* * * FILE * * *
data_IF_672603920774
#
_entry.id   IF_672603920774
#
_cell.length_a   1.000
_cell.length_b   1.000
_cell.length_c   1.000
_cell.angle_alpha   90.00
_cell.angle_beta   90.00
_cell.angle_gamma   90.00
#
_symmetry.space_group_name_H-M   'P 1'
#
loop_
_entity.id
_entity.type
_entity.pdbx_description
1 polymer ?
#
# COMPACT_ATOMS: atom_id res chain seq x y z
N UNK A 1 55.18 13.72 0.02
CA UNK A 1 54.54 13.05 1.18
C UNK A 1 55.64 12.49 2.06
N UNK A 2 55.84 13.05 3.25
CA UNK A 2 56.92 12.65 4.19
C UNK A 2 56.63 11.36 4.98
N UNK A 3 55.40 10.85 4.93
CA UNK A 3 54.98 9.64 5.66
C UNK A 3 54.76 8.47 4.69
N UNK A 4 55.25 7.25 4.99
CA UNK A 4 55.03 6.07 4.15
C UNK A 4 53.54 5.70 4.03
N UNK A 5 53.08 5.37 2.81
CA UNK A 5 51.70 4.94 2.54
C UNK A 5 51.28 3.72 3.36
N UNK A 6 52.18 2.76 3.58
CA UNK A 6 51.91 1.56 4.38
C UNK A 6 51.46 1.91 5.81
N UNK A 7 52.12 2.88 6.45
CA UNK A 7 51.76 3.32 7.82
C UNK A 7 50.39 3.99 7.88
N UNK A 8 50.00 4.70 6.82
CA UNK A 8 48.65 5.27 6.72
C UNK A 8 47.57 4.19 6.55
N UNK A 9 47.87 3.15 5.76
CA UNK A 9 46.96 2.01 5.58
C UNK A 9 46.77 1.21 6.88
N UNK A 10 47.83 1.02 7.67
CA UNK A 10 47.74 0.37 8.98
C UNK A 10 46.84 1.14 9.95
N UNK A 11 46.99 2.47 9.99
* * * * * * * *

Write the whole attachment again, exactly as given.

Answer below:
data_IF_672603920774
#
_entry.id   IF_672603920774
#
_cell.length_a   1.000
_cell.length_b   1.000
_cell.length_c   1.000
_cell.angle_alpha   90.00
_cell.angle_beta   90.00
_cell.angle_gamma   90.00
#
_symmetry.space_group_name_H-M   'P 1'
#
loop_
_entity.id
_entity.type
_entity.pdbx_description
1 polymer ?
#
# COMPACT_ATOMS: atom_id res chain seq x y z
N UNK A 1 55.18 13.72 0.02
CA UNK A 1 54.54 13.05 1.18
C UNK A 1 55.64 12.49 2.06
N UNK A 2 55.84 13.05 3.25
CA UNK A 2 56.92 12.65 4.19
C UNK A 2 56.63 11.36 4.98
N UNK A 3 55.40 10.85 4.93
CA UNK A 3 54.98 9.64 5.66
C UNK A 3 54.76 8.47 4.69
N UNK A 4 55.25 7.25 4.99
CA UNK A 4 55.03 6.07 4.15
C UNK A 4 53.54 5.70 4.03
N UNK A 5 53.08 5.37 2.81
CA UNK A 5 51.70 4.94 2.54
C UNK A 5 51.28 3.72 3.36
N UNK A 6 52.18 2.76 3.58
CA UNK A 6 51.91 1.56 4.38
C UNK A 6 51.46 1.91 5.81
N UNK A 7 52.12 2.88 6.45
CA UNK A 7 51.76 3.32 7.82
C UNK A 7 50.39 3.99 7.88
N UNK A 8 50.00 4.70 6.82
CA UNK A 8 48.65 5.27 6.72
C UNK A 8 47.57 4.19 6.55
N UNK A 9 47.87 3.15 5.76
CA UNK A 9 46.96 2.01 5.58
C UNK A 9 46.77 1.21 6.88
N UNK A 10 47.83 1.02 7.67
CA UNK A 10 47.74 0.37 8.98
C UNK A 10 46.84 1.14 9.95
N UNK A 11 46.99 2.47 9.99